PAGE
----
Scientists discover a real insect with a mechanical gear system

Issus coleoptratus

Mechanical gears were first made by humans, that’s what we thought up until a pair of biologists from the University of Cambridge in the U.K. chose to kick us down a notch. According to both Malcolm Burrows and Gregory Sutton, the insect known by its scientific name, Issus coleoptratus, is the first to come up with mechanical gears.

Strangely enough though, only the juvenile of the species are able to use gearing system to their advantage. The system basically locks the back legs together, which enables both appendages to rotate instantly, causing this tiny little insect to jump forward. It’s pretty impressive for an insect, which goes to show how awesome nature is.

Now, this is the first time the mechanical gear system is discovered in nature, so don’t be too surprised if other creatures are capable of doing similar things. We still find it odd that only the youngsters of the Issus coleoptratus species is capable of pulling off a workable mechanical gear system, that’s nature for you.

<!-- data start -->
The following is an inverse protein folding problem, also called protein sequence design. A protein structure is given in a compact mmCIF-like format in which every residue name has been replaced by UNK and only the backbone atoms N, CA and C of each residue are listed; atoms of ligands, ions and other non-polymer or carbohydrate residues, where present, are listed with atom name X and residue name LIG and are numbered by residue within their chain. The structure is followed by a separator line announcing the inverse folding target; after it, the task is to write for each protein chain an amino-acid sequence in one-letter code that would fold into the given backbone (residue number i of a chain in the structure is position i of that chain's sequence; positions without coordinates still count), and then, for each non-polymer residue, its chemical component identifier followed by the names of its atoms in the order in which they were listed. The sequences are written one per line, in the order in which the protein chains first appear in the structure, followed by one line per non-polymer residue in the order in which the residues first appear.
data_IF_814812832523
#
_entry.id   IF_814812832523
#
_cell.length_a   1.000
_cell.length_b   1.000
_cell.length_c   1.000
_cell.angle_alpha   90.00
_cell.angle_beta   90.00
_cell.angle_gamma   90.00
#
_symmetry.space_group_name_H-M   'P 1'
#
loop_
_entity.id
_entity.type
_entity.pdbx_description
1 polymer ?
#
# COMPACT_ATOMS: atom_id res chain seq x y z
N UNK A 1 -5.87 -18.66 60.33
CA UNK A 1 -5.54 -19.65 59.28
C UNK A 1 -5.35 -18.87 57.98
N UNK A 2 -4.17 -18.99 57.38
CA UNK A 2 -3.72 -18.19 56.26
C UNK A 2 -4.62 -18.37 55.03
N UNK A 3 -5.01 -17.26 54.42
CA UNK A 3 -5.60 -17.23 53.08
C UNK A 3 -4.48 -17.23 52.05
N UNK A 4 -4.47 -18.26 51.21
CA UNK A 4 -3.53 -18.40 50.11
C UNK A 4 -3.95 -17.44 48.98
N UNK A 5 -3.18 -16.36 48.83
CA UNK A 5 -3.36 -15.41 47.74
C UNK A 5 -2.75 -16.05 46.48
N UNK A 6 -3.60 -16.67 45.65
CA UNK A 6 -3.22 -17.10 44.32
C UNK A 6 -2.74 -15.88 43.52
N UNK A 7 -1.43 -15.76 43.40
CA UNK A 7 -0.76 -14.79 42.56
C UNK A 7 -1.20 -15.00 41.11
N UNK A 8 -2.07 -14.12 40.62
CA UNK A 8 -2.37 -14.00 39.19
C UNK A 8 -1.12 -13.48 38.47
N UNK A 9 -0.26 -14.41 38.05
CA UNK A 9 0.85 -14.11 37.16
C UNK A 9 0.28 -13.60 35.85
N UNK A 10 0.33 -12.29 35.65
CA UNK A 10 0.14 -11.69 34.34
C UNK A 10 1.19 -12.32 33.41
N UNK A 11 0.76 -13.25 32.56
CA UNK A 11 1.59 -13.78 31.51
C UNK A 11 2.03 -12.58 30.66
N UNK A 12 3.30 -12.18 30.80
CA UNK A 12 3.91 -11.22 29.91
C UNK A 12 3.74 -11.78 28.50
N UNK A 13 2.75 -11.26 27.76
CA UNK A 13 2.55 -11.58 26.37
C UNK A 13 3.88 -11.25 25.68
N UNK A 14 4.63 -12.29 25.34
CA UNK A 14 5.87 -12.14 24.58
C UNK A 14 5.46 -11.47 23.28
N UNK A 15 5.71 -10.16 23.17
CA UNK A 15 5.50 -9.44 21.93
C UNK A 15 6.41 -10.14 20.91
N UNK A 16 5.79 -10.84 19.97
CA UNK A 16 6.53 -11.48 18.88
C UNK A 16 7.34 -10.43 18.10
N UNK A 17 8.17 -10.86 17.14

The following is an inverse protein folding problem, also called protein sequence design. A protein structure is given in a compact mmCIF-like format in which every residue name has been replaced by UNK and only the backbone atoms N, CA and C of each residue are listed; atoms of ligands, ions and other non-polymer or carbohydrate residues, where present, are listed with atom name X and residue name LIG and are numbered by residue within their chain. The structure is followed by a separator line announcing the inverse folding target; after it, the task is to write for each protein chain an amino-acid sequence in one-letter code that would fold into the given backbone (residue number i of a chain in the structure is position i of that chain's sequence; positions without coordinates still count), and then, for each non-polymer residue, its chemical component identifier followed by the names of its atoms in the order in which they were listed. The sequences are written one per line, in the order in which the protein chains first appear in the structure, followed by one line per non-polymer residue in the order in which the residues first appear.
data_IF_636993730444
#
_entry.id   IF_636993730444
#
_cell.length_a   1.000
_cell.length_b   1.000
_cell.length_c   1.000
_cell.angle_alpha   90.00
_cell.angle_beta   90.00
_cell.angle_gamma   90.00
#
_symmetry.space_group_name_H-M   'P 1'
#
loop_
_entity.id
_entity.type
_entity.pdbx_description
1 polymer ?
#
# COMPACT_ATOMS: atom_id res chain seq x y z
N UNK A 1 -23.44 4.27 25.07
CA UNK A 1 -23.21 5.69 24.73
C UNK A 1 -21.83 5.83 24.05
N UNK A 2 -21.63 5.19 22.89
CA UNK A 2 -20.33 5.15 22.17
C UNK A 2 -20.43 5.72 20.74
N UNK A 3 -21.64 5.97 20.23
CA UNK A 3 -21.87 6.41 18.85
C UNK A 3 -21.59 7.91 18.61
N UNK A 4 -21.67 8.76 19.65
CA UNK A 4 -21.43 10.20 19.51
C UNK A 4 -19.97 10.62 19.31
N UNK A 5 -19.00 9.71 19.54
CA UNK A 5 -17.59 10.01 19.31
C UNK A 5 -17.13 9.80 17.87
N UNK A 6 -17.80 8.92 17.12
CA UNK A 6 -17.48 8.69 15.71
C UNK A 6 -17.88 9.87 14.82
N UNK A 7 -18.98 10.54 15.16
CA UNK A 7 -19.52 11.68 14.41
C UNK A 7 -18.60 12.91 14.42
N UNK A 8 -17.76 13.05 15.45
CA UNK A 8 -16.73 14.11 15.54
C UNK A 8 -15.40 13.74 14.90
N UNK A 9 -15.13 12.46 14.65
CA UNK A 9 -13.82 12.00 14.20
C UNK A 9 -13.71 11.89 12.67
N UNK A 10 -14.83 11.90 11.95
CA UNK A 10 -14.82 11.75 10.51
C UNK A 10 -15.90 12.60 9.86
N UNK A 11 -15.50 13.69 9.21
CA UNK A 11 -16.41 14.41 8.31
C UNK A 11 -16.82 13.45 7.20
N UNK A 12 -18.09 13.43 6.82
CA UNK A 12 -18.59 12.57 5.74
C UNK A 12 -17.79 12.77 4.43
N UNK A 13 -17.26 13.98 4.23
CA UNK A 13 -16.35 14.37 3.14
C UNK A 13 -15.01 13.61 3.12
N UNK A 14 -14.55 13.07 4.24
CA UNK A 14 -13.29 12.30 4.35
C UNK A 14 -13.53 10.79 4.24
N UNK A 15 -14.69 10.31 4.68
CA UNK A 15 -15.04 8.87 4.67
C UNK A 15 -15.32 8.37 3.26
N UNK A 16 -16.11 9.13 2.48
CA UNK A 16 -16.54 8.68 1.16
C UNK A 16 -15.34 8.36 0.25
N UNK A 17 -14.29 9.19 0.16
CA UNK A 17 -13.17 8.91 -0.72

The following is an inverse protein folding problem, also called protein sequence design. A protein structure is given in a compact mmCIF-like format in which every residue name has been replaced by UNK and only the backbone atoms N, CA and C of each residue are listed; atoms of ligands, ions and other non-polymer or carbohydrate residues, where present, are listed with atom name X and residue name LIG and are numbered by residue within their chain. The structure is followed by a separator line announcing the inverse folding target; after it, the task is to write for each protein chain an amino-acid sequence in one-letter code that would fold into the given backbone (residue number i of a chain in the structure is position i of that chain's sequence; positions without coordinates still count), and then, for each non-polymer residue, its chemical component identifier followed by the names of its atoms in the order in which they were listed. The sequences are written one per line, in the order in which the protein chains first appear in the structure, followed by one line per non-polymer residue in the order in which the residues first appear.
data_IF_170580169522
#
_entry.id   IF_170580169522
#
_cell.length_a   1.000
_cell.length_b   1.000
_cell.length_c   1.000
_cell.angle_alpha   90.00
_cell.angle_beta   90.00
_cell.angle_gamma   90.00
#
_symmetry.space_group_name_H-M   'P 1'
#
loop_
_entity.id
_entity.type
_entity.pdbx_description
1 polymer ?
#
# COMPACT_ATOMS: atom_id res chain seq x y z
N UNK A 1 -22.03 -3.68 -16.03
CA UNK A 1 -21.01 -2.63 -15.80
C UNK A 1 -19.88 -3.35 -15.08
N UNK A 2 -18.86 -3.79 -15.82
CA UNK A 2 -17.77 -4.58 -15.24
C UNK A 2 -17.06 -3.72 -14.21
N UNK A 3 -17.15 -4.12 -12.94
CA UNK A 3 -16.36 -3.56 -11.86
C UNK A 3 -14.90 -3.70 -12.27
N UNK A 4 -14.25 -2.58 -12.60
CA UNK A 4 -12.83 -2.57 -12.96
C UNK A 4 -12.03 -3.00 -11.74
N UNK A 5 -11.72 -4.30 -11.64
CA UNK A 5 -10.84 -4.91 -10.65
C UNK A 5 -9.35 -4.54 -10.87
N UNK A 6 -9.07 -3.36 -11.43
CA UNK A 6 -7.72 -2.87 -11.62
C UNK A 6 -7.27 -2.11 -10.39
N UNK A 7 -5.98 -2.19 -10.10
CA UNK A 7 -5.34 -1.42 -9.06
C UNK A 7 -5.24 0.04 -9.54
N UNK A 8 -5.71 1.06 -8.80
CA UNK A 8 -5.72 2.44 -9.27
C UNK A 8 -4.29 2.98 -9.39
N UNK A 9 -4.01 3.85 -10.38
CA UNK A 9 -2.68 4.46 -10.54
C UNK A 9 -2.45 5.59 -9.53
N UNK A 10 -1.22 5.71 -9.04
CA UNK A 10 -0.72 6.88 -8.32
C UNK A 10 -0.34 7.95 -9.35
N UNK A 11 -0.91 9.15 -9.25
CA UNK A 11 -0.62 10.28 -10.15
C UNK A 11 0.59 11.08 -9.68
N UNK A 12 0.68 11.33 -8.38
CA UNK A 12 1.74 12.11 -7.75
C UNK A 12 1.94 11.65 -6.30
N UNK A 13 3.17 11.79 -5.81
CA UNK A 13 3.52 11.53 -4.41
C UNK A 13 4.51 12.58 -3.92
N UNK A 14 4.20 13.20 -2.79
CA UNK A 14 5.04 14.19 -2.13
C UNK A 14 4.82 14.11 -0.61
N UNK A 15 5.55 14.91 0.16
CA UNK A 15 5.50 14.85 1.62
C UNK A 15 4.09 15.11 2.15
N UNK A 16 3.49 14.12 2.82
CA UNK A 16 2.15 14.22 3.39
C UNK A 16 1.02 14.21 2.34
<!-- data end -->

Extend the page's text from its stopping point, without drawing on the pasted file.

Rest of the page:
According to Malcolm Burrows in a recent press statement, “In Issus, the skeleton is used to solve a complex problem that the brain and nervous system can’t.” Oh how awesome it would be is the human skeleton could do a similar thing, we can only dream.

Unfortunately though, several Issus coleoptratus died in confirming how the mechanical gear system works.

[via Smithsonian]

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